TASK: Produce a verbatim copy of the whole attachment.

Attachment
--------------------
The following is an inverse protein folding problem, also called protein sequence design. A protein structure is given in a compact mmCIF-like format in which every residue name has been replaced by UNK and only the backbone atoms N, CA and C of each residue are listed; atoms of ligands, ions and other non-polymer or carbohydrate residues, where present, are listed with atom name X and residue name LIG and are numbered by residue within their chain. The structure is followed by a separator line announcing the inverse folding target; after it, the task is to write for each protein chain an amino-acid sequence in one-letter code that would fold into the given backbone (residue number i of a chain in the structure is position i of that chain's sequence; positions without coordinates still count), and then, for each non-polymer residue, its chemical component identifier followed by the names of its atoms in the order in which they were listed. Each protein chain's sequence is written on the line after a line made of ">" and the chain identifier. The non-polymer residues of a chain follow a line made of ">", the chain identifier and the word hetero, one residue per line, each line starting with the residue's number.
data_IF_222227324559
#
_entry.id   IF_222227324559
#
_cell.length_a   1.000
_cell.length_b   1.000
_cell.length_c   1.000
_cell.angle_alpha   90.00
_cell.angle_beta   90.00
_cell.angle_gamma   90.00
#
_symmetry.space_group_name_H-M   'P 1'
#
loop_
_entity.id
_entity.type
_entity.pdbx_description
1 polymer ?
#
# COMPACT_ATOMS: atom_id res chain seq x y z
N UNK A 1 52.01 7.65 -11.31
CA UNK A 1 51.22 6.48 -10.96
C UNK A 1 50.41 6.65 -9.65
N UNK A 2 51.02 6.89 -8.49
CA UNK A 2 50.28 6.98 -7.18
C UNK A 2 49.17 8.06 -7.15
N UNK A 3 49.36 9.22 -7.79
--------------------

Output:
The following is an inverse protein folding problem, also called protein sequence design. A protein structure is given in a compact mmCIF-like format in which every residue name has been replaced by UNK and only the backbone atoms N, CA and C of each residue are listed; atoms of ligands, ions and other non-polymer or carbohydrate residues, where present, are listed with atom name X and residue name LIG and are numbered by residue within their chain. The structure is followed by a separator line announcing the inverse folding target; after it, the task is to write for each protein chain an amino-acid sequence in one-letter code that would fold into the given backbone (residue number i of a chain in the structure is position i of that chain's sequence; positions without coordinates still count), and then, for each non-polymer residue, its chemical component identifier followed by the names of its atoms in the order in which they were listed. Each protein chain's sequence is written on the line after a line made of ">" and the chain identifier. The non-polymer residues of a chain follow a line made of ">", the chain identifier and the word hetero, one residue per line, each line starting with the residue's number.
data_IF_222227324559
#
_entry.id   IF_222227324559
#
_cell.length_a   1.000
_cell.length_b   1.000
_cell.length_c   1.000
_cell.angle_alpha   90.00
_cell.angle_beta   90.00
_cell.angle_gamma   90.00
#
_symmetry.space_group_name_H-M   'P 1'
#
loop_
_entity.id
_entity.type
_entity.pdbx_description
1 polymer ?
#
# COMPACT_ATOMS: atom_id res chain seq x y z
N UNK A 1 52.01 7.65 -11.31
CA UNK A 1 51.22 6.48 -10.96
C UNK A 1 50.41 6.65 -9.65
N UNK A 2 51.02 6.89 -8.49
CA UNK A 2 50.28 6.98 -7.18
C UNK A 2 49.17 8.06 -7.15
N UNK A 3 49.36 9.22 -7.79